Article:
This Thursday, May 16th, we are releasing our Smoked Maple Lager, a collaboration with Lawson’s Finest Liquids from Vermont. All the malt was sourced from Valley Malt, who used hand-sourced Maple Wood to smoke some of it. The maple character comes from using one gallon of maple syrup for each barrel of beer. It’s rounded out with the addition of lactose sugar and brown malt.
We are having a release event for this beer at Dive Bar in Worcester, on Thursday, May 16th.
Saturday, May 18th, there will be a tap takeover at The Dirty Truth. All of our current beers and several from Lawson’s Finest will be available on tap.
We also have two planned tap takeovers with Lawson’s in Vermont where our beer will be available for the first time outside of Massachusetts. On June 7th we will be at The Farmhouse Tap & Grill and June 8th we will be at The Three Penny Taproom. As part of these events we will also be bringing some bottles for a one-time release.
Leisure Time Lager, our summer wheat beer, will be available at the brewery starting tomorrow, May 2nd. It will be on draft and available in 4-packs outside the brewery soon.
This beer was named in honor of our grandfather, whose vision built the Leisure Time Ice brand decades ago and inspired us to build Jack’s Abby as a family business. Leisure Time Lager is brewed with wheat and a blend of spices including lemongrass, coriander, orange peel and chamomile. A subtle spiciness balances the citrusy and floral hops added to the whirl and hopback. Relax and enjoy! Leisure Time Lager uses locally grown wheat from MA.
OG 11.8 Plato / IBUs 15 / ABV 4.8%
We recently released our Private Rye Biere De Garde. You may have tried it last year, when it was released as a one-off. This year, however, we are taking advantage of our recently expanded production to brew it as a full length seasonal. The longer run gives us the ability to offer bottles of it in 4-packs, instead of singles, as well as on draft.
Private Rye is brewed in the French farmhouse style as a warm fermented lager. It contains Belgian candy sugar as well as 30% Rye Malt locally sourced and malted in MA. We leave this beer slightly hazy to accentuate the mild fruity and yeasty characters. Copper in color, a spicy rye flavor emerges in a dry yet malty finish.
Going forward, we plan to keep our three year-round beers as well as a seasonal available in this format. We will also be continuing our smaller run specialties. Private Rye will be available through Spring, afterwhich it will make way for our summer seasonal, Leisure Time Lager.
We are currently working with Lawson’s Finest Liquids and DC Brau to release two collaboration beers in the coming months. The beer with Lawson’s will be part of our Mom and Pop’s Harvest Series, featuring maple sapped from trees on our family farm in Vermont and grain from Valley Malt. It is too early to give many details on the second collaboration with DC Brau, but it is being made specially for the American Craft Beer Festival. We are very excited about these two projects and will be releasing more information when available.
October 17, 2012 – Framingham, MA – Jack’s Abby Brewing, an American craft brewer specializing in lagers, was awarded a bronze medal at the Great American Beer Festival® for its Smoke & Dagger lager. Jack’s Abby also announced two seasonal brews for autumn as well as expanded brewing capacity to meet demand.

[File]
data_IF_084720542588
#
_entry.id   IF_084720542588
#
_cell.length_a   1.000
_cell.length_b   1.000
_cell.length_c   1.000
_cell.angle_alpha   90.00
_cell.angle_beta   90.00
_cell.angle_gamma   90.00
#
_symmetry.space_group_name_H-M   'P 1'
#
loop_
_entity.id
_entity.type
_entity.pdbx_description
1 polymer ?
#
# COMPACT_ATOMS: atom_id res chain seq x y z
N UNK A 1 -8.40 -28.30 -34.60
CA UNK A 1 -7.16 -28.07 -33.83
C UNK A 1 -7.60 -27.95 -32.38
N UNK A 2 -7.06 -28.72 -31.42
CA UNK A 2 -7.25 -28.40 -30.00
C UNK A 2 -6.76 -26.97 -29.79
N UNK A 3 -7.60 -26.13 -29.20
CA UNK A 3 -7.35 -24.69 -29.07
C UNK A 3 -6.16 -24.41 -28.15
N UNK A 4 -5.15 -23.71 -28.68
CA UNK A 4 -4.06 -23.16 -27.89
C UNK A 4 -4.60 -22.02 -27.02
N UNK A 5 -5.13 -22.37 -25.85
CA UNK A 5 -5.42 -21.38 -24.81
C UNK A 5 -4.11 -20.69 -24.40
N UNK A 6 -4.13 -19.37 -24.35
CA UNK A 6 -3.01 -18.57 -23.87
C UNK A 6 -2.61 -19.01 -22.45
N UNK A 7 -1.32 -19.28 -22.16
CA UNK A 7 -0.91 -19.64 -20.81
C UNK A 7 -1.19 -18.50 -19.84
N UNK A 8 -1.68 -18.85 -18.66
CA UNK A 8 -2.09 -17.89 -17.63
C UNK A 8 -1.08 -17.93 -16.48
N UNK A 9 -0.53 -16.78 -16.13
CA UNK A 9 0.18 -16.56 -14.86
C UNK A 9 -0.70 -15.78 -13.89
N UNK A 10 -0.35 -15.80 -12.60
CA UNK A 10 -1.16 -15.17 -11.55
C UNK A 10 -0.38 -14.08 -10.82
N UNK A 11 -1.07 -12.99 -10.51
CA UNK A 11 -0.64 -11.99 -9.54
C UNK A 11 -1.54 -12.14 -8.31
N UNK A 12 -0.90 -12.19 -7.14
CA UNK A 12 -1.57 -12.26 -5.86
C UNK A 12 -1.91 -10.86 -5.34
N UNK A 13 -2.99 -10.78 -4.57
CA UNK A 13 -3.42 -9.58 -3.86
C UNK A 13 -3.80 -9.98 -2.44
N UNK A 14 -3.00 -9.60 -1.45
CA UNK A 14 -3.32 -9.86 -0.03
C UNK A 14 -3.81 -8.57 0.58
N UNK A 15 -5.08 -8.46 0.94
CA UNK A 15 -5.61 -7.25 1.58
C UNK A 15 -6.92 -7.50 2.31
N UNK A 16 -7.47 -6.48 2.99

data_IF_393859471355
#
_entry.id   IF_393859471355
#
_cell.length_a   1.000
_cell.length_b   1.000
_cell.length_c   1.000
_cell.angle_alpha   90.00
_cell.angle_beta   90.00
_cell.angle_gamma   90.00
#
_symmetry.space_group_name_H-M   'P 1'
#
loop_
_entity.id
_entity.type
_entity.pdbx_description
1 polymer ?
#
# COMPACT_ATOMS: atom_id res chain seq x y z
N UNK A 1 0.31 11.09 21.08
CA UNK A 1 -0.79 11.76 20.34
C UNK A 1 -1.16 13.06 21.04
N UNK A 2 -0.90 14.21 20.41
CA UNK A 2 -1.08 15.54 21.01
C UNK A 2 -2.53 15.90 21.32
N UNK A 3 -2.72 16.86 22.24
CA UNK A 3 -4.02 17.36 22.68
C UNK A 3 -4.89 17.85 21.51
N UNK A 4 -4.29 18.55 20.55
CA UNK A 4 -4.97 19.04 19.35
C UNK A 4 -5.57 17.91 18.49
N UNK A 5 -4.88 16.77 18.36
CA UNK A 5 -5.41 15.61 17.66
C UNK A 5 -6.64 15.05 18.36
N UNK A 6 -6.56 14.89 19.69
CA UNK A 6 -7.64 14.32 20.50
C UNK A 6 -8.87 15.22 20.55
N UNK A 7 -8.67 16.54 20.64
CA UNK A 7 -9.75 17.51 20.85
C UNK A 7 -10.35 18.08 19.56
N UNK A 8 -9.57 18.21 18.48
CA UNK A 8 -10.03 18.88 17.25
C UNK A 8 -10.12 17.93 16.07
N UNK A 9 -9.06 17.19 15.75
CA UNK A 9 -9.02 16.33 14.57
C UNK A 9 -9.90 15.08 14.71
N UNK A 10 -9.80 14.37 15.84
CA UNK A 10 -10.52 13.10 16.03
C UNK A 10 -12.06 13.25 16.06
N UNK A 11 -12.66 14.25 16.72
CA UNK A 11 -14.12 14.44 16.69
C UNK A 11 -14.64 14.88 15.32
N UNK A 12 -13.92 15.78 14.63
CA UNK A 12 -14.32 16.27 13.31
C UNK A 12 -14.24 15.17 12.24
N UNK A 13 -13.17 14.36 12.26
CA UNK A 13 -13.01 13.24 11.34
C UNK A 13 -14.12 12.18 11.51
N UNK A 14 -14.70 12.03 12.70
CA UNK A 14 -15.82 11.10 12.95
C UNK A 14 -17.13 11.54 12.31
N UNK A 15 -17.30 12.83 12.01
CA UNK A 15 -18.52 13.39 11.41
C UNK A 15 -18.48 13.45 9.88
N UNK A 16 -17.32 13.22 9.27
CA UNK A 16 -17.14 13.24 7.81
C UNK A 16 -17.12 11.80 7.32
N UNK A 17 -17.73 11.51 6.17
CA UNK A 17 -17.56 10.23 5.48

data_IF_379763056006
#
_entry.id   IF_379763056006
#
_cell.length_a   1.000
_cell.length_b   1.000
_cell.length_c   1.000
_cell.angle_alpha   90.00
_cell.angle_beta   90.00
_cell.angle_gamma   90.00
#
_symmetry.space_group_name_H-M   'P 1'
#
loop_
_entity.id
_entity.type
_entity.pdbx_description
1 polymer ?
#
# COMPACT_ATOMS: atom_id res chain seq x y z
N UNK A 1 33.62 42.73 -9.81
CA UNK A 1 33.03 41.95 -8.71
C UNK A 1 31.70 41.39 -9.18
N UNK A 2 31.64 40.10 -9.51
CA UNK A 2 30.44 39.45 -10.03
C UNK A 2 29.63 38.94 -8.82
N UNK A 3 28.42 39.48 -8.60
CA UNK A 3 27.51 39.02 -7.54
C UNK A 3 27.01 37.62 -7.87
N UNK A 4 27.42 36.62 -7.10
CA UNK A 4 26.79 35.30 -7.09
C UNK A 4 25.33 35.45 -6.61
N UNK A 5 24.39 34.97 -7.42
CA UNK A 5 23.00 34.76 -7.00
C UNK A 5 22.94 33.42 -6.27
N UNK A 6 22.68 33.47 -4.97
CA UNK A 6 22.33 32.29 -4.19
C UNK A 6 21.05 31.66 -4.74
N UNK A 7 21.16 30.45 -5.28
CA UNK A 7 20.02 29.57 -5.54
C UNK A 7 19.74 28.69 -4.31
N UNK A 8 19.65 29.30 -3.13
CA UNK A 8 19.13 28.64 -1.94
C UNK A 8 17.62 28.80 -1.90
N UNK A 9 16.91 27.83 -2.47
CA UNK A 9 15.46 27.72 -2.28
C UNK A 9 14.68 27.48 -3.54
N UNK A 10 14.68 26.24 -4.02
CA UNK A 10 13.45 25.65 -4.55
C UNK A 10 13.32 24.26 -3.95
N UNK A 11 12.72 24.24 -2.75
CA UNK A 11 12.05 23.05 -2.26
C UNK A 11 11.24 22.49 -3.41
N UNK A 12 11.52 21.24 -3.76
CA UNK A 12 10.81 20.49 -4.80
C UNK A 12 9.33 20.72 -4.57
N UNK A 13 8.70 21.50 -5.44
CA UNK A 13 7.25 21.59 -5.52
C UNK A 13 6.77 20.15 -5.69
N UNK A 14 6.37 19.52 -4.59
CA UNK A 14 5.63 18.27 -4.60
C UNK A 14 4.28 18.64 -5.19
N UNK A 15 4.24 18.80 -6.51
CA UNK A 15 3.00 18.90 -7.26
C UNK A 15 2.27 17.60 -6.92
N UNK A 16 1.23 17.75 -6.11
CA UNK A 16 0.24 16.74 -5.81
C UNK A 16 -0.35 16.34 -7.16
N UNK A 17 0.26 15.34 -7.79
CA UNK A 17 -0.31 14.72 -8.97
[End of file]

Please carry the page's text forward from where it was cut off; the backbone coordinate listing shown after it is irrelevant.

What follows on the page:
Award for Smoke & Dagger
This past Saturday, October 13, Jack’s Abby’s Smoke & Dagger won the bronze medal in the smoked beer category at the Great American Beer Festival in Denver, CO.
“We had an amazing time at the Great American Beer Festival,” said Hendler. “We’re very excited for this recognition in only our first year of operation.”
Since 1982, The Great American Beer Festival is held at the Colorado Convention Center in Denver and is put on by The Brewers Association, a not-for-profit educational and trade organization that is devoted to making quality brewing and beer information. The Great American Beer Festival is the largest competition for commercial beers in the world.
Seasonal Lagers Announced
For Autumn, Jack’s Abby is introducing two new seasonal lagers: Pumpkin Crop Lager and Kiwi Rising.
“The 2012 harvest on our family farm was fruitful. The Pumpkin Crop Lager uses 100 fresh pumpkins and 40 organic squash,” said Hendler. ”We prepared, cooked, and pureed all the gourds. A blend of autumn spices adds to the intense pumpkin flavors. We’re also using locally grown Triticale.” Pumpkin Crop Lager is 5.5% ABV.
Hendler described Kiwi Rising as “an intensely hoppy strong lager that we like to refer to as a Double India Pale Lager. All New Zealand hops (Kiwi hops) were used in progressively larger hop additions throughout the brewing process. Over four pounds of hops per BBL were used to create this specialty beer between four kettle hop additions, the use of our hop back, and three dry hop additions.” Kiwi Rising is 8.5% ABV.
To meet growing demand for its craft lagers, Jack’s Abby Brewing is expanding its production capacity. Jack’s Abby will add two 80 BBL tanks and one 40 BBL tank to bring its total capacity to over 5000 BBLs.
About Jack’s Abby Brewing
Founded in January 2011 by three brothers who grew up in a family business, Jack’s Abby Brewing is a craft brewery specializing truly distinctive lagers featuring locally grown hops, traditional German brewing standards, and American innovation. The name, Jack’s Abby Brewing, pays homage to co-founder Jack Hendler’s wife, Abby, while evoking the tradition of monastic groups in Europe who create handcrafted beers in their abbeys. The brothers are inspired by the tradition of craft brewing using quality local ingredients, mindful labor and great recipes to create delicious, authentic beer. Jack’s Abby is a proud member of the Massachusetts Brewers Guild and the Brewers Association. For more information, visit Jack’s Abby’s website at www.jacksabbybrewing.com or their Facebook page at www.facebook.com/jacksabbybrewing.